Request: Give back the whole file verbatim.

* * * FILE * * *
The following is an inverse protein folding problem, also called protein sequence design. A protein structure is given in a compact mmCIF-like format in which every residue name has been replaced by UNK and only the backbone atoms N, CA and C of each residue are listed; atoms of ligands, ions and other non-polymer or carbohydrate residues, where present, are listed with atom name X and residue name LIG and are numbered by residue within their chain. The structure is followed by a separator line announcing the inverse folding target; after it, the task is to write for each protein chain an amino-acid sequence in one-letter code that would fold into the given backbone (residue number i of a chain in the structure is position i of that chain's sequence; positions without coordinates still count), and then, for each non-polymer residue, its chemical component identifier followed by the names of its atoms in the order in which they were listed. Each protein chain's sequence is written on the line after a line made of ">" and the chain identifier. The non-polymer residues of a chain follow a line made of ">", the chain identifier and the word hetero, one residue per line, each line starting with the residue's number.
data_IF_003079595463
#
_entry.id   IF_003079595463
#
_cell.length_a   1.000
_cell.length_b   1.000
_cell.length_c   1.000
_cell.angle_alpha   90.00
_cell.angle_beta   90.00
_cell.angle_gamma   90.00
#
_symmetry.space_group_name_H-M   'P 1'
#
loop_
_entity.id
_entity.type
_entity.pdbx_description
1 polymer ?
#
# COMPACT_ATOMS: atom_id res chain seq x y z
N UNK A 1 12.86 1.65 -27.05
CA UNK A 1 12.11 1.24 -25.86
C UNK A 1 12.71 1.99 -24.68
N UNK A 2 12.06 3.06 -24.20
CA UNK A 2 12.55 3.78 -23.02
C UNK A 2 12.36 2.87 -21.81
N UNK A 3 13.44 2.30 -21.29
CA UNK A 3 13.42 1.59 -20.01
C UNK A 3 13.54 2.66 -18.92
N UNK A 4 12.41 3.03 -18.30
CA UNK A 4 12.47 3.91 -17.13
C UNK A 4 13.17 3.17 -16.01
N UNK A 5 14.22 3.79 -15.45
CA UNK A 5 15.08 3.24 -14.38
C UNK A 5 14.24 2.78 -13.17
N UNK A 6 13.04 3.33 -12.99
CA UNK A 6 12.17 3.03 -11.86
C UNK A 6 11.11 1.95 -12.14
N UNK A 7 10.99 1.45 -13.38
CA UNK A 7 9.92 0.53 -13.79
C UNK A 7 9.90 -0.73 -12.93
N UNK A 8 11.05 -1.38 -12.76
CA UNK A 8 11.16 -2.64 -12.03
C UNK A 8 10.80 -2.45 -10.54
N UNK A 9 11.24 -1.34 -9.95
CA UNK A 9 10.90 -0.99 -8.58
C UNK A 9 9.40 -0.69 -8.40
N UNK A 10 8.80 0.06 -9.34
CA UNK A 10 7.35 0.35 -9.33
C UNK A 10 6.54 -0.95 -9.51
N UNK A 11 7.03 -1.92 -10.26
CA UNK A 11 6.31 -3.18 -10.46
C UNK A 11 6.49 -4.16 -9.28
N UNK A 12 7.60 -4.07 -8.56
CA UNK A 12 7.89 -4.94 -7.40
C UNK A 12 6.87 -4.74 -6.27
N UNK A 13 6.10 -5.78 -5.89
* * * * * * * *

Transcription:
The following is an inverse protein folding problem, also called protein sequence design. A protein structure is given in a compact mmCIF-like format in which every residue name has been replaced by UNK and only the backbone atoms N, CA and C of each residue are listed; atoms of ligands, ions and other non-polymer or carbohydrate residues, where present, are listed with atom name X and residue name LIG and are numbered by residue within their chain. The structure is followed by a separator line announcing the inverse folding target; after it, the task is to write for each protein chain an amino-acid sequence in one-letter code that would fold into the given backbone (residue number i of a chain in the structure is position i of that chain's sequence; positions without coordinates still count), and then, for each non-polymer residue, its chemical component identifier followed by the names of its atoms in the order in which they were listed. Each protein chain's sequence is written on the line after a line made of ">" and the chain identifier. The non-polymer residues of a chain follow a line made of ">", the chain identifier and the word hetero, one residue per line, each line starting with the residue's number.
data_IF_003079595463
#
_entry.id   IF_003079595463
#
_cell.length_a   1.000
_cell.length_b   1.000
_cell.length_c   1.000
_cell.angle_alpha   90.00
_cell.angle_beta   90.00
_cell.angle_gamma   90.00
#
_symmetry.space_group_name_H-M   'P 1'
#
loop_
_entity.id
_entity.type
_entity.pdbx_description
1 polymer ?
#
# COMPACT_ATOMS: atom_id res chain seq x y z
N UNK A 1 12.86 1.65 -27.05
CA UNK A 1 12.11 1.24 -25.86
C UNK A 1 12.71 1.99 -24.68
N UNK A 2 12.06 3.06 -24.20
CA UNK A 2 12.55 3.78 -23.02
C UNK A 2 12.36 2.87 -21.81
N UNK A 3 13.44 2.30 -21.29
CA UNK A 3 13.42 1.59 -20.01
C UNK A 3 13.54 2.66 -18.92
N UNK A 4 12.41 3.03 -18.30
CA UNK A 4 12.47 3.91 -17.13
C UNK A 4 13.17 3.17 -16.01
N UNK A 5 14.22 3.79 -15.45
CA UNK A 5 15.08 3.24 -14.38
C UNK A 5 14.24 2.78 -13.17
N UNK A 6 13.04 3.33 -12.99
CA UNK A 6 12.17 3.03 -11.86
C UNK A 6 11.11 1.95 -12.14
N UNK A 7 10.99 1.45 -13.38
CA UNK A 7 9.92 0.53 -13.79
C UNK A 7 9.90 -0.73 -12.93
N UNK A 8 11.05 -1.38 -12.76
CA UNK A 8 11.16 -2.64 -12.03
C UNK A 8 10.80 -2.45 -10.54
N UNK A 9 11.24 -1.34 -9.95
CA UNK A 9 10.90 -0.99 -8.58
C UNK A 9 9.40 -0.69 -8.40
N UNK A 10 8.80 0.06 -9.34
CA UNK A 10 7.35 0.35 -9.33
C UNK A 10 6.54 -0.95 -9.51
N UNK A 11 7.03 -1.92 -10.26
CA UNK A 11 6.31 -3.18 -10.46
C UNK A 11 6.49 -4.16 -9.28
N UNK A 12 7.60 -4.07 -8.56
CA UNK A 12 7.89 -4.94 -7.40
C UNK A 12 6.87 -4.74 -6.27
N UNK A 13 6.10 -5.78 -5.89